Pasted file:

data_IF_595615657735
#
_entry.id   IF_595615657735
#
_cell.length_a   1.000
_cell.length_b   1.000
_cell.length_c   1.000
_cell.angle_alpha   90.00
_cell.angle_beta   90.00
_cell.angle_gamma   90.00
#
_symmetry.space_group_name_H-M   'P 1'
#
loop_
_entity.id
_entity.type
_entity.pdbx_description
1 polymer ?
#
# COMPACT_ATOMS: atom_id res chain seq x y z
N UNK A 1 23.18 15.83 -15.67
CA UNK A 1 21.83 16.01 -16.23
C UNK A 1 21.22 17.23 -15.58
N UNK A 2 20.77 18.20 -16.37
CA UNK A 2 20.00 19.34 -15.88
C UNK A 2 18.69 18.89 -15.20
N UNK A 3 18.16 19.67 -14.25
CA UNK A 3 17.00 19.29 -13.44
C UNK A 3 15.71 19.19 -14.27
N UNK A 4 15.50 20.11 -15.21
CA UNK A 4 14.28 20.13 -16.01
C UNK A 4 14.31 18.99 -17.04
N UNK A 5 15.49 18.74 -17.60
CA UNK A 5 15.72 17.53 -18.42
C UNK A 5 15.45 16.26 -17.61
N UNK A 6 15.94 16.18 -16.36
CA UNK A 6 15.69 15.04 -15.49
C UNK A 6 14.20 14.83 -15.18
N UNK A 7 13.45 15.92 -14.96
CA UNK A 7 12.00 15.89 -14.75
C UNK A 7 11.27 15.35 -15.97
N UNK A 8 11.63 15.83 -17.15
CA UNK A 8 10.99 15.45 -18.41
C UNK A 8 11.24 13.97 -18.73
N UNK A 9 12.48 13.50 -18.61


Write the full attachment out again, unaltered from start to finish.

data_IF_595615657735
#
_entry.id   IF_595615657735
#
_cell.length_a   1.000
_cell.length_b   1.000
_cell.length_c   1.000
_cell.angle_alpha   90.00
_cell.angle_beta   90.00
_cell.angle_gamma   90.00
#
_symmetry.space_group_name_H-M   'P 1'
#
loop_
_entity.id
_entity.type
_entity.pdbx_description
1 polymer ?
#
# COMPACT_ATOMS: atom_id res chain seq x y z
N UNK A 1 23.18 15.83 -15.67
CA UNK A 1 21.83 16.01 -16.23
C UNK A 1 21.22 17.23 -15.58
N UNK A 2 20.77 18.20 -16.37
CA UNK A 2 20.00 19.34 -15.88
C UNK A 2 18.69 18.89 -15.20
N UNK A 3 18.16 19.67 -14.25
CA UNK A 3 17.00 19.29 -13.44
C UNK A 3 15.71 19.19 -14.27
N UNK A 4 15.50 20.11 -15.21
CA UNK A 4 14.28 20.13 -16.01
C UNK A 4 14.31 18.99 -17.04
N UNK A 5 15.49 18.74 -17.60
CA UNK A 5 15.72 17.53 -18.42
C UNK A 5 15.45 16.26 -17.61
N UNK A 6 15.94 16.18 -16.36
CA UNK A 6 15.69 15.04 -15.49
C UNK A 6 14.20 14.83 -15.18
N UNK A 7 13.45 15.92 -14.96
CA UNK A 7 12.00 15.89 -14.75
C UNK A 7 11.27 15.35 -15.97
N UNK A 8 11.63 15.83 -17.15
CA UNK A 8 10.99 15.45 -18.41
C UNK A 8 11.24 13.97 -18.73
N UNK A 9 12.48 13.50 -18.61